News In Brief

In one of the first attempts to limit campaign financing in a congressional race, both candidates for New York's hotly contested US Senate seat agreed to ban soft-money advertising. Democrat Hillary Rodham Clinton and Rep. Rick Lazio (R) said they would instruct their parties and supporting organizations not to air television and radio ads that boost their candidacy or attack their opponent. Such so-called "issue ads," which do not explicitly endorse a candidate, can be paid for by unlimited donations to parties or organizations. Analysts, who raised questions about the deal working, said the move would likely benefit Lazio, because he has more "hard money" to spend than does Mrs. Clinton. (Story, page 2.)

Pennsylvania Avenue in front of the White House could once again be opened to vehicular traffic, according to a new design plan sponsored by Washington business and civic leaders. Advocates say two low pedestrian bridges would allow only smaller vehicles to pass underneath, thereby relieving traffic backups and removing the "image of fortification" in the area, The Washington Post reported. President Clinton closed the street five years ago because of concerns that terrorists might target the White House. Although the bridges would bar large vehicles with the capacity to carry explosives, the Secret Service said the design still would leave the White House vulnerable to attack.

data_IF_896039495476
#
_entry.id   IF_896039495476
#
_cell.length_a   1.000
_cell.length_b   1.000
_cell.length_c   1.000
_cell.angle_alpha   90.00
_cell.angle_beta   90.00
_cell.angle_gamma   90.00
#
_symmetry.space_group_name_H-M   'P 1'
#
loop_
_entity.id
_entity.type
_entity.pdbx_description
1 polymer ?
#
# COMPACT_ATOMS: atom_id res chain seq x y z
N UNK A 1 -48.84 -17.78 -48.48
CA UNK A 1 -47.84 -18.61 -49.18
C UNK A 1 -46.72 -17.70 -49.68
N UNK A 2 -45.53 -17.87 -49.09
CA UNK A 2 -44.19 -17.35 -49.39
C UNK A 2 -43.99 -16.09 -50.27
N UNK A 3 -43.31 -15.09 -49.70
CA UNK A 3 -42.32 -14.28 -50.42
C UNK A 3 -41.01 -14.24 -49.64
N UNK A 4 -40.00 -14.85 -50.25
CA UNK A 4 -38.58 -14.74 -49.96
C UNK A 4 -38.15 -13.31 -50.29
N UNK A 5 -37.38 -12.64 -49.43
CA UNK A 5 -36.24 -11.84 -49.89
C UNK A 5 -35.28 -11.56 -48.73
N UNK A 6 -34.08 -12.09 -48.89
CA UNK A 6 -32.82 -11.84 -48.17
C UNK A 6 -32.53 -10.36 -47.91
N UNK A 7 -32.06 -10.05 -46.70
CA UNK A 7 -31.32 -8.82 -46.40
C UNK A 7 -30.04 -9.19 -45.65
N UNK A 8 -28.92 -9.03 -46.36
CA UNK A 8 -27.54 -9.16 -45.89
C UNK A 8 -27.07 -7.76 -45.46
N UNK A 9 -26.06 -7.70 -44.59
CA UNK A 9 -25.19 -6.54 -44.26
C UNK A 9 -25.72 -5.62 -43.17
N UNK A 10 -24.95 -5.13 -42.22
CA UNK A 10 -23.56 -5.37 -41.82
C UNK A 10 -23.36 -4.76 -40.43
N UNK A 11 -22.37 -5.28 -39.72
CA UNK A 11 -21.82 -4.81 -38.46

Sales of existing homes rose 9.3 percent last month, the biggest leap in 14 months, the National Association of Realtors said. Analysts, who were expecting a more moderate increase, attributed the reading to Americans taking advantage of a reprieve from rising interest rates.

Clinton extended federal protection of central California's Big Sur region, saying the $4.55 million acquisition of former ranch land would safeguard endangered trout and butterflies. Clinton used the announcement to highlight his proposal to establish a $1.4 billion annual endowment for land conservation funded by offshore oil leases. The environment, experts said, is a vital election-year campaign issue, particularly in California, where Democrats hope to win back a slate of congressional seats.

Asylum requests likely will be granted for a wave of Christian Iraqi refugees crossing into the US from Mexico, officials with the Immigration and Naturalization Service said. By Sunday, the INS had processed 188 Chaldeans, as they also are known. But at least 40 remained in Tijuana, Mexico, where authorities launched a crackdown last week after learning a hotel there was being used as a sort of halfway house for asylum-seekers. The refugees claim religious and political persecution in their predominantly Muslim homeland.

The board of Sotheby's auction house approved payment of its half of a $512 million settlement to resolve claims that it cheated buyers and sellers by conspiring with rival Christie's to fix fees. The amount, which The New York Times first reported at the end of last week, is one of the largest antitrust settlements to date. Details about Christie's participation in the deal, however, were unavailable. In a separate settlement, Sotheby's said it agreed to pay $30 million and issue $40 million in Class A stock to resolve claims with shareholders. Both auction houses are still targets of a federal criminal antitrust investigation.

(c) Copyright 2000. The Christian Science Publishing Society

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